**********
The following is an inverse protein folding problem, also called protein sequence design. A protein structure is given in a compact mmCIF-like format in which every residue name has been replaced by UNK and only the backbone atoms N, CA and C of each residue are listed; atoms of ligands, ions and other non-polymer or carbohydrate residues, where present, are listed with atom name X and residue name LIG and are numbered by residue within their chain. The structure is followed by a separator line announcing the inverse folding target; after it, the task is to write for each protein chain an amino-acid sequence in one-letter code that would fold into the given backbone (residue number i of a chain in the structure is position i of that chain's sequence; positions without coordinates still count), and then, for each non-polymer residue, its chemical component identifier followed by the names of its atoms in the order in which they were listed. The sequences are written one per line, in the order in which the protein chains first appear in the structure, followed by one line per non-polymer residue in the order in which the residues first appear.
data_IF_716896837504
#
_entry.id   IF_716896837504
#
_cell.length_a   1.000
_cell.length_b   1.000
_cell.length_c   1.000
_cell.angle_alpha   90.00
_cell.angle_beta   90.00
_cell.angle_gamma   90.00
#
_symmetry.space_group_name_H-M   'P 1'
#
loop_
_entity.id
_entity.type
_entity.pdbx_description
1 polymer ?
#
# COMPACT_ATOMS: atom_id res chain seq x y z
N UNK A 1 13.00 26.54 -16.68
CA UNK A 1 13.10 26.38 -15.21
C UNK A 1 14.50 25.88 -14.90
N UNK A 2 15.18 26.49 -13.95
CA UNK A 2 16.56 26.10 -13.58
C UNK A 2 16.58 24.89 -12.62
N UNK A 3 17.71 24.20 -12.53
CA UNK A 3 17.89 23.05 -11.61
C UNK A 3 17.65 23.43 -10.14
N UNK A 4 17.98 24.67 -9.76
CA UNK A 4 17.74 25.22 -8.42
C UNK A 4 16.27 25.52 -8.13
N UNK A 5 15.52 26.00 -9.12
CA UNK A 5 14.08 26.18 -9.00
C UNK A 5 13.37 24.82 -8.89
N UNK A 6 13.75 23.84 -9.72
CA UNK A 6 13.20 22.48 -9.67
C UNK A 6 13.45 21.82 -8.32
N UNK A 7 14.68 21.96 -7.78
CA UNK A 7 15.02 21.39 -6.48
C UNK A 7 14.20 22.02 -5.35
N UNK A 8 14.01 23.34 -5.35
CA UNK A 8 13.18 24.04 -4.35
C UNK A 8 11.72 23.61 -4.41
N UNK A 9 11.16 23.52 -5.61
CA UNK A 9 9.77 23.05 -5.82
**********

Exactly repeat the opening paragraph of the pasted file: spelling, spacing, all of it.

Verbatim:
The following is an inverse protein folding problem, also called protein sequence design. A protein structure is given in a compact mmCIF-like format in which every residue name has been replaced by UNK and only the backbone atoms N, CA and C of each residue are listed; atoms of ligands, ions and other non-polymer or carbohydrate residues, where present, are listed with atom name X and residue name LIG and are numbered by residue within their chain. The structure is followed by a separator line announcing the inverse folding target; after it, the task is to write for each protein chain an amino-acid sequence in one-letter code that would fold into the given backbone (residue number i of a chain in the structure is position i of that chain's sequence; positions without coordinates still count), and then, for each non-polymer residue, its chemical component identifier followed by the names of its atoms in the order in which they were listed. The sequences are written one per line, in the order in which the protein chains first appear in the structure, followed by one line per non-polymer residue in the order in which the residues first appear.